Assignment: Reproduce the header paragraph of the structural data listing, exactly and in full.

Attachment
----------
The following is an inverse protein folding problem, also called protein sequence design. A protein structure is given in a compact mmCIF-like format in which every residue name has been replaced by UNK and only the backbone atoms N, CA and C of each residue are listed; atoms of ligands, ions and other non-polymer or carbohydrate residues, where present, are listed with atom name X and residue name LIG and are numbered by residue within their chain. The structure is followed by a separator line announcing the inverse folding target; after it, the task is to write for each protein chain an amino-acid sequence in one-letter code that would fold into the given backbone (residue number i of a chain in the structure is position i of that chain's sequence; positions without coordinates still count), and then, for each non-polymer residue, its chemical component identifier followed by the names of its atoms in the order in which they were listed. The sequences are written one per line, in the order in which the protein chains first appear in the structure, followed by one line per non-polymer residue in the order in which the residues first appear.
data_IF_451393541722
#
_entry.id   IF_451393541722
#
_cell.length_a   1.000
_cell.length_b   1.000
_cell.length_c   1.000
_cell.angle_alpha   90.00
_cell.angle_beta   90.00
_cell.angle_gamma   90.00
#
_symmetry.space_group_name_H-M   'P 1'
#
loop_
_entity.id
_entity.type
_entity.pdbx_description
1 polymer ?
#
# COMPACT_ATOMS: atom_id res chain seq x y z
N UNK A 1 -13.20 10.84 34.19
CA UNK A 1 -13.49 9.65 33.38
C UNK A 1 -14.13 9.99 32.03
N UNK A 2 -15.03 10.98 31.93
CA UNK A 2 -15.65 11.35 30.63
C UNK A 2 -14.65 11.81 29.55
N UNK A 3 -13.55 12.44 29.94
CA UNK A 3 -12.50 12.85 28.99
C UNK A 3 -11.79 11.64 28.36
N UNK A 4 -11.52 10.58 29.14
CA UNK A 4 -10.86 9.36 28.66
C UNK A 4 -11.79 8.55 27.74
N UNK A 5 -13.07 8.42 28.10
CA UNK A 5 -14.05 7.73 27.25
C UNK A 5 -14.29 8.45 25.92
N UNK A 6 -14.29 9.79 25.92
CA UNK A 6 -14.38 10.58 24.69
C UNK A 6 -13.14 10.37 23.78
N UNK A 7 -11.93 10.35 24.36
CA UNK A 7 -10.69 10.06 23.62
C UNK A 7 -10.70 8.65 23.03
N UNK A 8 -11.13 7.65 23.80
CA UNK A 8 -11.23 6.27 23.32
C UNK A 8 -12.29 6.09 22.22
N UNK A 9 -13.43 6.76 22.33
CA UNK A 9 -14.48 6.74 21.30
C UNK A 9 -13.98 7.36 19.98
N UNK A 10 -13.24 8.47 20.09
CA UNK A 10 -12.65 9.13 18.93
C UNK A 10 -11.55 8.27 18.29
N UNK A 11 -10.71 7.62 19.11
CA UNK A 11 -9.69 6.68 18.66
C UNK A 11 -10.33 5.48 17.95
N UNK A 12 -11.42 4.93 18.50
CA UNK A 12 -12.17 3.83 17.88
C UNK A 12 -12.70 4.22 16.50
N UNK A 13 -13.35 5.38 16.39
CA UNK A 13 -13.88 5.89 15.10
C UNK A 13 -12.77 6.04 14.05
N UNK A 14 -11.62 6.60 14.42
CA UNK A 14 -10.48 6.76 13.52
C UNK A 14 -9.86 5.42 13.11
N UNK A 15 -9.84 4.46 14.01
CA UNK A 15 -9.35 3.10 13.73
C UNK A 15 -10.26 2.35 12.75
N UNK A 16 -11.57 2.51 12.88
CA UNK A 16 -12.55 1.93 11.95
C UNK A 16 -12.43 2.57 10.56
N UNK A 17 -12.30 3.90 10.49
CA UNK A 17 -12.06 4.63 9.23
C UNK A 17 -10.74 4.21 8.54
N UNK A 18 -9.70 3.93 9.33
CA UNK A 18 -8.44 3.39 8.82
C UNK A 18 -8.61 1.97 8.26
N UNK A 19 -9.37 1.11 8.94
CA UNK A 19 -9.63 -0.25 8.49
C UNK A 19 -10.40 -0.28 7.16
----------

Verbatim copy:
The following is an inverse protein folding problem, also called protein sequence design. A protein structure is given in a compact mmCIF-like format in which every residue name has been replaced by UNK and only the backbone atoms N, CA and C of each residue are listed; atoms of ligands, ions and other non-polymer or carbohydrate residues, where present, are listed with atom name X and residue name LIG and are numbered by residue within their chain. The structure is followed by a separator line announcing the inverse folding target; after it, the task is to write for each protein chain an amino-acid sequence in one-letter code that would fold into the given backbone (residue number i of a chain in the structure is position i of that chain's sequence; positions without coordinates still count), and then, for each non-polymer residue, its chemical component identifier followed by the names of its atoms in the order in which they were listed. The sequences are written one per line, in the order in which the protein chains first appear in the structure, followed by one line per non-polymer residue in the order in which the residues first appear.